Review: ‘Midnights’ is a return to Taylor Swift’s pop past with added lyrical vulnerability

Review: Taylor Swift's 'Midnights' offers lyrical vulnerability

The singer’s 10th studio album dives into deep insecurities and experiments with new shimmery production.
Published: October 23, 2022
Taylor Swift's new album, 'Midnights,' was released on Oct. 21, 2022.
Taylor Swift's 10th album, 'Midnights,' was released on Oct. 21, 2022.

“I can still make the whole place shimmer,” Taylor Swift sings on “Bejeweled,” the 9th track of her 10th studio album Midnights. Not that anyone doubted she could.

After the release of Swift’s surprise indie projects, Folklore, Evermore, and her two re-recorded albums, Fearless (Taylor’s Version) and Red (Taylor’s Version), Swift and her fans have been busy. The genre whiplash, from alternative to country to pop, has given the no-single release accompanied, Midnights an aura of mystique. Swift’s “Midnights Mayhem with Me” posts on TikTok, each revealing a track title from the album and featuring the singer in 70s-inspired outfits, abounded theories of the album’s inspiration from the decade and curiosity about its sound.

While the album was advertised as “the stories of 13 sleepless nights,” Swift released a 3 a.m. surprise consisting of seven bonus tracks. The project itself can truly only be described, though, as a combination of all of Swift’s previous work to date. It sounds completely new with synthy and shimmering production, which is the perfect backdrop for a night of reminiscing and spending time with old friends. But it is also a reminder of the past, a mix of the artist’s previous works, Lover, Reputation, and 1989.


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Midnights opens with “Lavender Haze,” a track that begins with “meet me at midnight,” a phrase often repeated throughout the album’s promotion. Reminiscent of Lover-era “I Think He Knows,” the song has clear R&B influences and reflects Swift’s defiance of society’s perception of who they think she should be. Living in a lavender haze with her lover, away from these expectations, is where she’s happiest.

“Anti-Hero,” the first song to receive a music video on Midnights, is quite possibly the most vulnerable Swift has been in her music. She admits that she is “the problem” in her failed relationships and is not shy about her struggles with self-loathing. The juxtaposition of the upbeat production and the lyrics show the façade Swift has had to maintain throughout her life in the spotlight.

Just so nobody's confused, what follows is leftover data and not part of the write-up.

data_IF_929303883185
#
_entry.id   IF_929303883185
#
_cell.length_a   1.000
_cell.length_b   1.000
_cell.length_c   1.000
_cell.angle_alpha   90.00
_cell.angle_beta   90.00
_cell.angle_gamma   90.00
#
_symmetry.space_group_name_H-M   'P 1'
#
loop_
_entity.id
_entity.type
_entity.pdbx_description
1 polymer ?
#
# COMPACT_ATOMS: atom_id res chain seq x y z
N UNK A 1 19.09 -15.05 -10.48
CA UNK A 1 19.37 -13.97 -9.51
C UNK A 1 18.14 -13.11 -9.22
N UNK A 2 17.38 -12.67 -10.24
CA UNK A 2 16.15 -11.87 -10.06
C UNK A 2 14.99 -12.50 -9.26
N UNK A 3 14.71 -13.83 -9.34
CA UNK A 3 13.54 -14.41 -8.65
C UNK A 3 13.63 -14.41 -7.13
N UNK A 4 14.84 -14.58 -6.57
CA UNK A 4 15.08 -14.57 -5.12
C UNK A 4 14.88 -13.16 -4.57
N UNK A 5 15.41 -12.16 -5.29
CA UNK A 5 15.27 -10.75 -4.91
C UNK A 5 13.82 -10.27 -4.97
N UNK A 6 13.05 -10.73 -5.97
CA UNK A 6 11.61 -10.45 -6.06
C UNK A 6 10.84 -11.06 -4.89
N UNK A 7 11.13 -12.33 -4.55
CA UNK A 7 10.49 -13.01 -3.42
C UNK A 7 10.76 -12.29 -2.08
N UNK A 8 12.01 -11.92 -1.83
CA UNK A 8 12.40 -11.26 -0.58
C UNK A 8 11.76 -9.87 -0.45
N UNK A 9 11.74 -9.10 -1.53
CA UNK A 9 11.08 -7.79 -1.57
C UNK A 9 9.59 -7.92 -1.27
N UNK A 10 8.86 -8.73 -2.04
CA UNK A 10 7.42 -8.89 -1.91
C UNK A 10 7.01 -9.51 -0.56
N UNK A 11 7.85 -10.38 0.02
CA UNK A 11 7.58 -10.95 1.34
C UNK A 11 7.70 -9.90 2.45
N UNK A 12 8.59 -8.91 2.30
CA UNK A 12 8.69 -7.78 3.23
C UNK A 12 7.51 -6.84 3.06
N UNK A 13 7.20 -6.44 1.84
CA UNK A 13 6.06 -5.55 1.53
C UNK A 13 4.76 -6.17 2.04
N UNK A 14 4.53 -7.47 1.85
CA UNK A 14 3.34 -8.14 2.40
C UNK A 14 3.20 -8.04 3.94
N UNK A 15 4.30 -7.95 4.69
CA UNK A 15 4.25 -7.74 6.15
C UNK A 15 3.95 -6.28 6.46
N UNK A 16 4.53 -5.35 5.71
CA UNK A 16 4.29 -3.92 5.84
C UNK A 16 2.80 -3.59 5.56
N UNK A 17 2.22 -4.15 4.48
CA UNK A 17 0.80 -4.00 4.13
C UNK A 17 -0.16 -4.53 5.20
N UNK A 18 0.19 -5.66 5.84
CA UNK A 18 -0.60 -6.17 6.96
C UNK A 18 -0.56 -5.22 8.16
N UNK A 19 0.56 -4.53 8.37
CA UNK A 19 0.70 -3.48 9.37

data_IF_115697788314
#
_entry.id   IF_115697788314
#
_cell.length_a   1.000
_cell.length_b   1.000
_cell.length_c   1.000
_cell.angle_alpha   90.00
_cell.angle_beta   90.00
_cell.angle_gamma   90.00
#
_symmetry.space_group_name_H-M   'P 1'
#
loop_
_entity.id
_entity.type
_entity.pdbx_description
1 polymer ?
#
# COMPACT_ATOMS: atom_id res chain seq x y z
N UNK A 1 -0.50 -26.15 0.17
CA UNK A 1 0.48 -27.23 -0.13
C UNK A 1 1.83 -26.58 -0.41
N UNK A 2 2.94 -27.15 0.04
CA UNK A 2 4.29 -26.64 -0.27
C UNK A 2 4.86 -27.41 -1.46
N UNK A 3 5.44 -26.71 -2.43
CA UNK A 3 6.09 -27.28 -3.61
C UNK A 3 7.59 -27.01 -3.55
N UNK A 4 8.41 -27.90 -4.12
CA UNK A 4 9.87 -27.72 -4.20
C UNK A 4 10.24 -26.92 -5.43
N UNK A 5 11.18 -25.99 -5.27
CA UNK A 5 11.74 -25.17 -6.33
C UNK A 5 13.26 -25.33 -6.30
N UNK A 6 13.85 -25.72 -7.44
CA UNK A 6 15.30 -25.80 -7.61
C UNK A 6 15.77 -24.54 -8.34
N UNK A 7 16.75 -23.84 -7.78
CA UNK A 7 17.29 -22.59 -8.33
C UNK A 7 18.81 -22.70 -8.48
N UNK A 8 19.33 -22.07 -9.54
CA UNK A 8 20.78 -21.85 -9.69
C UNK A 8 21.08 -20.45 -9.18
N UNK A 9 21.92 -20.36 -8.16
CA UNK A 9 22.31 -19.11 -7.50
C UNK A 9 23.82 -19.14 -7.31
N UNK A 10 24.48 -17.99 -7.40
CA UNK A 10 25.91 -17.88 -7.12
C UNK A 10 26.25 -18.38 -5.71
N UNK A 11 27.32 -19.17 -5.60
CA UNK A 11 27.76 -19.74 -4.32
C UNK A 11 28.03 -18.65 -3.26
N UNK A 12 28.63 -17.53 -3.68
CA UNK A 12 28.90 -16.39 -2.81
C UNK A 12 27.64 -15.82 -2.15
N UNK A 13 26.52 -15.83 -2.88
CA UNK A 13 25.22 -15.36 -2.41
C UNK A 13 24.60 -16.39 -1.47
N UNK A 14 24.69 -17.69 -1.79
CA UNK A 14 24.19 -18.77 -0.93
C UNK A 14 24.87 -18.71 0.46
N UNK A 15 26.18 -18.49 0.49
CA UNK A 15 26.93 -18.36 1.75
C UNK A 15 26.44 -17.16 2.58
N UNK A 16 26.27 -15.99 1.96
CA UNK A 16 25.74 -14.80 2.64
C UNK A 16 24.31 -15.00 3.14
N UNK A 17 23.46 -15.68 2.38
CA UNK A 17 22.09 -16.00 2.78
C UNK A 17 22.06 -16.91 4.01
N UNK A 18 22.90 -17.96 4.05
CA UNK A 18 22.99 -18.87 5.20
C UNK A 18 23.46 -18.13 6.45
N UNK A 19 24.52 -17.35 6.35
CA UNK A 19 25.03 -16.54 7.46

“Snow on the Beach,” arguably one of the most anticipated tracks on the album because of its Lana Del Rey feature, transports the listener directly into the set of Little Women. Cue a candlelit room and a dreamy voice lulling the daughters to sleep. While a full verse of Del Rey’s would have made the song more magical, Swift’s flowery songwriting characterizes her self-doubt with classic Del Rey romanticization flair.

The fifth track of a Taylor Swift album is well-known by fans as the emotional core of the album. And “You’re On Your Own, Kid” is no different. It begins unassumingly, describing a kid who longs to escape their hometown. Then, the lyrics become more and more personal, referencing Swift’s battle with insecurities and the downfall of her emotions. The track serves as a cautionary tale and a reminder to remember the good in difficult situations.

The 11th track, “Karma,” was a shock to fans, who saw the word thrown around in easter eggs around the release of Swift’s Reputation (see “The Man” music video) and believed it to be the title of an unreleased album. The song itself is poppy and sassy, and Swift also adds humorous notes about how “Karma is a cat/Purring in my lap ‘cause it loves me.” Despite Swift’s desire for revenge against the people who wronged her (“Vigilante Shit”), Swift is content that she is successful and karma stays on her good side.

Swift’s emotions are on a broad spectrum in Midnights. At some points, she is confident and self-assured, while at others the most self-hating she has ever appeared. Sometimes she wants to get revenge, other times, she wants to confess her devoted love for her partner. Regardless of how arbitrary these feelings may seem, they accurately depict a woman contemplating different parts of her life at different stages.

While Swifts’ Midnights could be perceived as a not entirely cohesive collection of twenty songs, the album is definitively fun and new. Although Swift’s lyrics explore topics that leave her at her most vulnerable, her return to pop makes some of the darkest situations beautiful in their disarray. Swift is dazzling like a mirrorball throughout every song, and the project is unabashedly a delve into her mind when the clock strikes midnight.